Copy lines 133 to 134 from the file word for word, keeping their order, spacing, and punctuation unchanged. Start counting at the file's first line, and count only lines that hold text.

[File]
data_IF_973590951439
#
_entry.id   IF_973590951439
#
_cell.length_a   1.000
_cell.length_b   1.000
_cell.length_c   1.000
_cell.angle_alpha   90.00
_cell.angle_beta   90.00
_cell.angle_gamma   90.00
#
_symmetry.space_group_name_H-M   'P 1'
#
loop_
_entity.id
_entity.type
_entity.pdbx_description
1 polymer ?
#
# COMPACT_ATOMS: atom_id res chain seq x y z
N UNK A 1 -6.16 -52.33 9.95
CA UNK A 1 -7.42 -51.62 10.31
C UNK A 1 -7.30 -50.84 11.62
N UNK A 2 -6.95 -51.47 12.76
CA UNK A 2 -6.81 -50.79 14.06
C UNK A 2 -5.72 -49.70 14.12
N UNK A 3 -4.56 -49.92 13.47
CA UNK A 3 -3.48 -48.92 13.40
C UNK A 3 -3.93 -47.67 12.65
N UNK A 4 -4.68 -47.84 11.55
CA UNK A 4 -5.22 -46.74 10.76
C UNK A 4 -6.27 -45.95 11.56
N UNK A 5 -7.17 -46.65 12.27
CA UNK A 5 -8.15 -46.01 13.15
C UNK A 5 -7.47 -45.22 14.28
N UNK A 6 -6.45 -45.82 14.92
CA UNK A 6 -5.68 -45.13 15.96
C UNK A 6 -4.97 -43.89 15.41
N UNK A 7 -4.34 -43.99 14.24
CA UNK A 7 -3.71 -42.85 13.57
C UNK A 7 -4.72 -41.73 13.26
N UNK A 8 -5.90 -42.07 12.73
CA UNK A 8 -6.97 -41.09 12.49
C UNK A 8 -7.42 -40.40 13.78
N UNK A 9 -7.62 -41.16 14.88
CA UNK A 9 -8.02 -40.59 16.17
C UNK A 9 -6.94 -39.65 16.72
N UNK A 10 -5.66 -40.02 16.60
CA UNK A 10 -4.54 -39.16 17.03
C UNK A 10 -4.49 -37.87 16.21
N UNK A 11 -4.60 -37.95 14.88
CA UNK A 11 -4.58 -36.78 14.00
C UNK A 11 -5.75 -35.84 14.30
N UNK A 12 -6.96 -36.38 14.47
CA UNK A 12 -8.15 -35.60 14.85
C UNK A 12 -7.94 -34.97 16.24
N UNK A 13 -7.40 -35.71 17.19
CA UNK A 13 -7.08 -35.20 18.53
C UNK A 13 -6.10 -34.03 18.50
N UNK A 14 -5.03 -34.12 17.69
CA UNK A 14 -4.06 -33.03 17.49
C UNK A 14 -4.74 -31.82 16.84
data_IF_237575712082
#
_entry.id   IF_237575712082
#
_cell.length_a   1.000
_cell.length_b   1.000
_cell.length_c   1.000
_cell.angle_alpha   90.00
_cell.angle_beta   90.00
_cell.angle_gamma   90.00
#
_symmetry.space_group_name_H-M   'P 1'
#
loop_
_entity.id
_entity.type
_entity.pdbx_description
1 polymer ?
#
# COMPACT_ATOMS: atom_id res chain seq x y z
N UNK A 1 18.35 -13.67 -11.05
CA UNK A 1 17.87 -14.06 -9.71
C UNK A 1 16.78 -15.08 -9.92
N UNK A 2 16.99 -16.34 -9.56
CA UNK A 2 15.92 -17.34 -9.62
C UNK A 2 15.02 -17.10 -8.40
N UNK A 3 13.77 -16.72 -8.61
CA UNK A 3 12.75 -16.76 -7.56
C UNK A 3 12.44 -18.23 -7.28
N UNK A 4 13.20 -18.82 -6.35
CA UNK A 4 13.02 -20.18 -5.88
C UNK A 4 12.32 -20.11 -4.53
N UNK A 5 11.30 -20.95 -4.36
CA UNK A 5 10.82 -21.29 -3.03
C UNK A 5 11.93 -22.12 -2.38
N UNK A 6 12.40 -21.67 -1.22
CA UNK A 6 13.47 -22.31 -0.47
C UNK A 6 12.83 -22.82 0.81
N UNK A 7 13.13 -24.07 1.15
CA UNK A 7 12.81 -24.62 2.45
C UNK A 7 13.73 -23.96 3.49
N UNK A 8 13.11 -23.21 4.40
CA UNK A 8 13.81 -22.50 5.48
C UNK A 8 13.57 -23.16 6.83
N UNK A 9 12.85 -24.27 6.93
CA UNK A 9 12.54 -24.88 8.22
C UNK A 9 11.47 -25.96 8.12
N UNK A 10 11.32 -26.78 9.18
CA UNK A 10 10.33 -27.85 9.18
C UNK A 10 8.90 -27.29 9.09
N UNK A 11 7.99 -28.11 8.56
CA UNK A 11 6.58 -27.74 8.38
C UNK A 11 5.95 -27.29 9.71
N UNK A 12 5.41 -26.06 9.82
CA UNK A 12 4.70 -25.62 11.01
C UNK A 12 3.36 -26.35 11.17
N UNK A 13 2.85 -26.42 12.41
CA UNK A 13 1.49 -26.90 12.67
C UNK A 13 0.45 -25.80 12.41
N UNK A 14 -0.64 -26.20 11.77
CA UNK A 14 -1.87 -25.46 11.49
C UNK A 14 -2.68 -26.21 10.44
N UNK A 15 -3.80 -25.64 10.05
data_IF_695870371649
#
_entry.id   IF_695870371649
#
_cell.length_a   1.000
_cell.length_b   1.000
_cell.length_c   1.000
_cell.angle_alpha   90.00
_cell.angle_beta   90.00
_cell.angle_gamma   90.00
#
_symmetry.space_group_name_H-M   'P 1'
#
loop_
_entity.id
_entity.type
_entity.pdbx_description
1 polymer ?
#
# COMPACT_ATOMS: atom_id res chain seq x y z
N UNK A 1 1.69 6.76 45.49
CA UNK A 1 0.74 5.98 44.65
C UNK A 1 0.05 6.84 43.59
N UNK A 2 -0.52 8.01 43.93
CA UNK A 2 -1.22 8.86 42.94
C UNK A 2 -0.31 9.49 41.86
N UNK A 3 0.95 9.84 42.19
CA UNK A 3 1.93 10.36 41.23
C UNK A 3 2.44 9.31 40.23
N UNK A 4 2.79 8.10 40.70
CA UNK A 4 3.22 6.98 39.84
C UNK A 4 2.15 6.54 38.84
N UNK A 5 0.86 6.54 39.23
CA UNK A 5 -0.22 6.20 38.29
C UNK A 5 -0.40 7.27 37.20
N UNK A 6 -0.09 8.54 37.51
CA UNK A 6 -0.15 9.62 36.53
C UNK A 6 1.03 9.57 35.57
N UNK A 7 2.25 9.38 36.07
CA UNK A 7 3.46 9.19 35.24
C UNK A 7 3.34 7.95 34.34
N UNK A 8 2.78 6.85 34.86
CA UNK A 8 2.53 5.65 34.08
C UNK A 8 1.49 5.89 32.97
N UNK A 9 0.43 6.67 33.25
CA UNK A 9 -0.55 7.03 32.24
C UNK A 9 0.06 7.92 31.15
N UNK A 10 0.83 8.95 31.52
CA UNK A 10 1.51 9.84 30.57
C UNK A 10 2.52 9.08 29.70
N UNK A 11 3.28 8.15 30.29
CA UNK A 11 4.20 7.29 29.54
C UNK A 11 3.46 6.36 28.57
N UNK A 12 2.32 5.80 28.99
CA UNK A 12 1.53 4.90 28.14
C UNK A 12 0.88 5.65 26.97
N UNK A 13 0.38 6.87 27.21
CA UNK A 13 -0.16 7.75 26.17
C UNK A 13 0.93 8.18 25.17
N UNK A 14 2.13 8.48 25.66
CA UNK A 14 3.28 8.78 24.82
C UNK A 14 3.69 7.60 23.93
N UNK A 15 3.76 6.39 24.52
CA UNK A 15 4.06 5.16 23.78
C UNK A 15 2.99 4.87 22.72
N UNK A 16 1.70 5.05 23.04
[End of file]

_cell.angle_alpha   90.00
_cell.angle_beta   90.00